The Public Eye

Water agency with highest salaries in region to raise rates again

A worker adjusts a sprinkler at a Sacramento home last June.
A worker adjusts a sprinkler at a Sacramento home last June. hamezcua@sacbee.com

One of the largest water providers in the Sacramento region is once again facing criticism for employee compensation, this time as it seeks to raise rates by 41 percent over five years.

The average annual salary at the San Juan Water District was $76,000 in 2015, the highest amount out of nine independent water agencies in Sacramento County, according to the most recent data from the State Controller’s Office.

District officials say rate increases are necessary to offset a loss in revenue from reduced water consumption and an increase in pension costs, among other things. The first rate hike, 8 percent, would start in May for customers in Granite Bay and Folsom, if approved by the district board on March 29.

In January, the board approved similar increases for four municipal water services that buy water from the district – Citrus Heights, Fair Oaks, Orangevale, Folsom and a fifth district that pays for water treatment, Sacramento Suburban.

San Juan’s practice of raising rates while also increasing employee compensation has drawn criticism from some of its wholesale customers in the past. Some of those customers renewed their complaints because of the district’s latest rate hikes, and those concerns have been echoed by some residential customers.

Granite Bay resident Jack Granville recently wrote the district to complain about employee compensation in light of the proposed rate increase, which would raise the average homeowner’s bimonthly bill from $130 to $140. He said salary information should have been included in the district’s notice to residents about the rate increase.

“A little transparency would go a long way with your customers, who are suspect of the way San Juan has been managed,” he wrote the district.

San Juan Finance Director Donna Silva said the district posts salary information clearly on its website. She said the district has taken steps to reduce personnel costs by ending an employer subsidy for employee pension contributions and creating lower pension packages for newer employees, among other things.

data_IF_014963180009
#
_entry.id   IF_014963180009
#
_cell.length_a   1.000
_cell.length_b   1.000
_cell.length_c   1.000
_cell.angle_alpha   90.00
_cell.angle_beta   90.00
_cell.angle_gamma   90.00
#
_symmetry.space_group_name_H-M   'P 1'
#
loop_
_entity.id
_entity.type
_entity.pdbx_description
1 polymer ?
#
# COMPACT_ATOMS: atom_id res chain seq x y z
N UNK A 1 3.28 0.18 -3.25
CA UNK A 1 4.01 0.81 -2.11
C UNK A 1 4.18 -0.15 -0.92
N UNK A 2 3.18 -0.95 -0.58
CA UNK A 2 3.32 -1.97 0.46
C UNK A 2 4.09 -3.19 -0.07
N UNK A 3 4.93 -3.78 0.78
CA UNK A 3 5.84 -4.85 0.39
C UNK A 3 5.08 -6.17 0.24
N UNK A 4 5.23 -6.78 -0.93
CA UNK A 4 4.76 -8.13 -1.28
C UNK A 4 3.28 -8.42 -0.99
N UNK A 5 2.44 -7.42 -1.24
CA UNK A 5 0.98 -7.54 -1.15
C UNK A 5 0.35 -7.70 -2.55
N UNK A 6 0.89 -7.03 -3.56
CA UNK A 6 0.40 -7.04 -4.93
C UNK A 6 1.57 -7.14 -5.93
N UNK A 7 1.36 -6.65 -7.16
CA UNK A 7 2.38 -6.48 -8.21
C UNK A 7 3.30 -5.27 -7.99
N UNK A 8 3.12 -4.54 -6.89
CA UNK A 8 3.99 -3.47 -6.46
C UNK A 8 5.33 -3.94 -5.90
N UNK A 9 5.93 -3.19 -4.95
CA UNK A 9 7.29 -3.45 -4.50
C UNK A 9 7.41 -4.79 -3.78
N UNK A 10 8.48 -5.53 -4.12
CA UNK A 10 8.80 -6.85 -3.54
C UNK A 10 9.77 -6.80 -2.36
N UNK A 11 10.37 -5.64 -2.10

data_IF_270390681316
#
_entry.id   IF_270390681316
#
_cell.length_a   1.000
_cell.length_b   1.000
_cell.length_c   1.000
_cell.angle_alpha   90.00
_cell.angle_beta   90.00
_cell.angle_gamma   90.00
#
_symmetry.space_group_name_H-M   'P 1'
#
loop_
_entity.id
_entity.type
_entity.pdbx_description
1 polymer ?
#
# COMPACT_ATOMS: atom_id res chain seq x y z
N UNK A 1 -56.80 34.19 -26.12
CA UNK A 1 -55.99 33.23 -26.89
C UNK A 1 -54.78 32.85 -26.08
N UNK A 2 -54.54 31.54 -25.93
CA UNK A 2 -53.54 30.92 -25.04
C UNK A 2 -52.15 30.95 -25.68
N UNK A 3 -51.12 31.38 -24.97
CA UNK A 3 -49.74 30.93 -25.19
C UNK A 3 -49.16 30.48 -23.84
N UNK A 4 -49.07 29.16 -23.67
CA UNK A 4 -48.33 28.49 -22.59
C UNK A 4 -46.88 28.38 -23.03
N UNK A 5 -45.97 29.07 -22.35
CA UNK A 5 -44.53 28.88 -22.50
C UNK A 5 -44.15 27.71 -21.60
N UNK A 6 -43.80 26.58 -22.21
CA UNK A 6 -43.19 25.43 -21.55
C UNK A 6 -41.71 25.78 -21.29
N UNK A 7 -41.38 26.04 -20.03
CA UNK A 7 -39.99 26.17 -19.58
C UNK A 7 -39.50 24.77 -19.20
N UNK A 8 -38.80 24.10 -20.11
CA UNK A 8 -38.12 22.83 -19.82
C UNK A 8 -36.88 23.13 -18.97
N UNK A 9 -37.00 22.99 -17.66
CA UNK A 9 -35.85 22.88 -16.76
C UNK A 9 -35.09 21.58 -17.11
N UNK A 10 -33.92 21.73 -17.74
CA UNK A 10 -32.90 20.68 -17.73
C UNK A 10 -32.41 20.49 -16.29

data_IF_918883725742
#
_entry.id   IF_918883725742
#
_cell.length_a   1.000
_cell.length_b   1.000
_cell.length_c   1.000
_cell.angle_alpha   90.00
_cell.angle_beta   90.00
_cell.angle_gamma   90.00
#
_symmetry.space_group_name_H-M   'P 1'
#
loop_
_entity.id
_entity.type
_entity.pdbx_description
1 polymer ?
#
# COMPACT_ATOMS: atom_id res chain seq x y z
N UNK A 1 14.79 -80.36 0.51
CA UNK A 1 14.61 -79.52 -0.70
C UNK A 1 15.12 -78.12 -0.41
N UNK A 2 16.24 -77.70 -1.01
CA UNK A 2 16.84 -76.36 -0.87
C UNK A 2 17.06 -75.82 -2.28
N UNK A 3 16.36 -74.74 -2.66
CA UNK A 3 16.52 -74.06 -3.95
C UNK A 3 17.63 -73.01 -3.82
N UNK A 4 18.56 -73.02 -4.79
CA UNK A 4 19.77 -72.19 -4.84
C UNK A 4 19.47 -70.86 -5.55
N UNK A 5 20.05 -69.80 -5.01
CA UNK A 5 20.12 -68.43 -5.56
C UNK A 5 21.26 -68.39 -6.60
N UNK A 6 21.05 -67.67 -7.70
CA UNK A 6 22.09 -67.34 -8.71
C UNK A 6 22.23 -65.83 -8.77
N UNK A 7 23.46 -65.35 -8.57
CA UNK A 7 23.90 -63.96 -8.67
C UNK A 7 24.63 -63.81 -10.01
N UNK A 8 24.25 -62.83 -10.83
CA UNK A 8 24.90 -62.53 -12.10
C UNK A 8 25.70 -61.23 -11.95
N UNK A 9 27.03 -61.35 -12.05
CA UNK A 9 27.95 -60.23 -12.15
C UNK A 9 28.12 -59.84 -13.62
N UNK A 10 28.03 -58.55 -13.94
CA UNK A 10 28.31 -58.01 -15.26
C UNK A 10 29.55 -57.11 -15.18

“The San Juan Water District understands that everything it does is paid for with its customers’ hard-earned dollars,” she said.

The district has identified decreased water use as a major reason for the proposed rate increase. The San Juan Water District and the suburban districts that buy water from San Juan had decreases in water use during the last three years, when customers faced water restrictions. San Juan bills customers based on use and brought in less revenue because of the restrictions while some expenses, like operating costs, increased.

The lessening of drought conditions in much of California has led the state to ease restrictions. But the state is considering long-term use limits in the near future, raising doubts about when water use will return to previous levels.

Fair Oaks Water District General Manager Tom Gray said he doesn’t think use in his district will ever return to previous levels, and the district has budgeted accordingly. He said the district has not filled positions and kept salaries and benefits low as part of its effort to not raise rates for customers. He said rates will have to increase as a result of this year’s increase by San Juan.

The average Fair Oaks customer will see his or her bill go up by $101 a year when the final increase starts in five years.

San Juan Water District also received objections to its proposed rate hikes from Sacramento Suburban and Citrus Heights.

Sacramento Suburban said the district’s charges for treating and transporting Sacramento Suburban water were too high and too similar to what the district charges other districts for wholesale water. A Sacramento Suburban consultant said the district’s 2017 rate increase report “likely does not support” the proposed hike for Sacramento Suburban.

Sacramento Suburban General Manager Robert Roscoe said the disagreement is over a relatively small difference in proposed rates, and his district continues to negotiate with San Juan.

Wholesale customers also complained about San Juan using rate increases to pay for its pension debt. The San Juan rate increase report identified pension costs as a major reason for the proposed rate hikes. One of the district’s pension plans is underfunded by an estimated $2.3 million, and the district’s consultant recommended that 75 percent of the amount be paid in the coming fiscal year.

The consultant initially recommended full payment until the district’s wholesale customers objected and the district board lowered the amount.

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